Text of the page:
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Spending a week at CERN is not on every high school student's summer vacation list. But for 10 lucky Intel International Science and Engineering Fair (ISEF) finalists who received the CERN Special Award, that's exactly where they traveled this summer.
The winning students got the chance to speak to researchers at the laboratory and see exciting technology up close. The CERN Special Award, funded jointly by Intel and the CERN IT Department, is in its eighth year.
The winners were selected by Maria Girone and Jan Iven of CERN IT Department and Ian Fisk of Simons Foundation at Intel ISEF in Phoenix, Arizona in May. They were chosen from the 1,700 high school students who participated in the competition.
"The week has changed my outlook on a career in physics," said Michael Earle, 18, in CERN's openlab blog. "It all seems so real, so accessible to a student."
The Intel ISEF finalists visited the AMS experiment, the Data Centre, the LEIR accelerator, the Synchrocyclotron, the CERN Control Centre, and the Antiproton Decelerator. They also traveled to cultural hotspots in the area, including Gruyères and Chillon Castle near Montreux.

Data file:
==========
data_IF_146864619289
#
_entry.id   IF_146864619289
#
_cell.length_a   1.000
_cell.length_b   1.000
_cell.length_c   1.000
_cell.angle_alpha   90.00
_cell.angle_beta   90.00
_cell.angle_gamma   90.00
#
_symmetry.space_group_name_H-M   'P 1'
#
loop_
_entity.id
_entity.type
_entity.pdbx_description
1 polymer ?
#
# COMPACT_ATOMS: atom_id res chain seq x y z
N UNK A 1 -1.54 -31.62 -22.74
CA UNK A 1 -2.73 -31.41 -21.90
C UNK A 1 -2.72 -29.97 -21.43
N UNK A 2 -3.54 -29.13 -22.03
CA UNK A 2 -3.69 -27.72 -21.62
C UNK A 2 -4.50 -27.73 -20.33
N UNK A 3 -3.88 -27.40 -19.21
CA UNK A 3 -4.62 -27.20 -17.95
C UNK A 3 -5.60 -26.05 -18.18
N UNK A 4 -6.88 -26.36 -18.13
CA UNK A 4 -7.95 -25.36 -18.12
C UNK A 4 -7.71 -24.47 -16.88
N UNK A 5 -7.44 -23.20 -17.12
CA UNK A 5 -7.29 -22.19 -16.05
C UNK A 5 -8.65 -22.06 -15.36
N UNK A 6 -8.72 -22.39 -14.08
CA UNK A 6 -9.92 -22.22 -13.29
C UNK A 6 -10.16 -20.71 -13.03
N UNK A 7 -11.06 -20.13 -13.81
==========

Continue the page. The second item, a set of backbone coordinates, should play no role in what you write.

The week has changed my outlook on a career in physics.
"It’s been an amazing experience," said Amber Yang, 17. "I’m leaving CERN with a completely new perspective on life."
"It was an invaluable experience," said Sophie Atzpodien, 16. "I’d love to return to learn more."
Sophie enjoyed learning about all of the different aspects of the laboratory and how they contribute to fundamental research.
I'm leaving CERN with a completely new perspective on life.
"The visit is a great experience for us here at CERN too," said Girone, CTO of CERN openlab, who co-organised the event with other members of the IT Department. "It’s a joy to see these passionate young students come here, absorb lots of new information and ask us tough questions."
Maya Ajmera, President & CEO of Society for Science & the Public and Publisher of Science News, sat down to chat with Moon Duchin, Associate Professor at the Tufts University De
Maya Ajmera, President & CEO of Society for Science & the Public and Publisher of Science News, sat down to chat with Thomas Rosenbaum, President of the California Institute of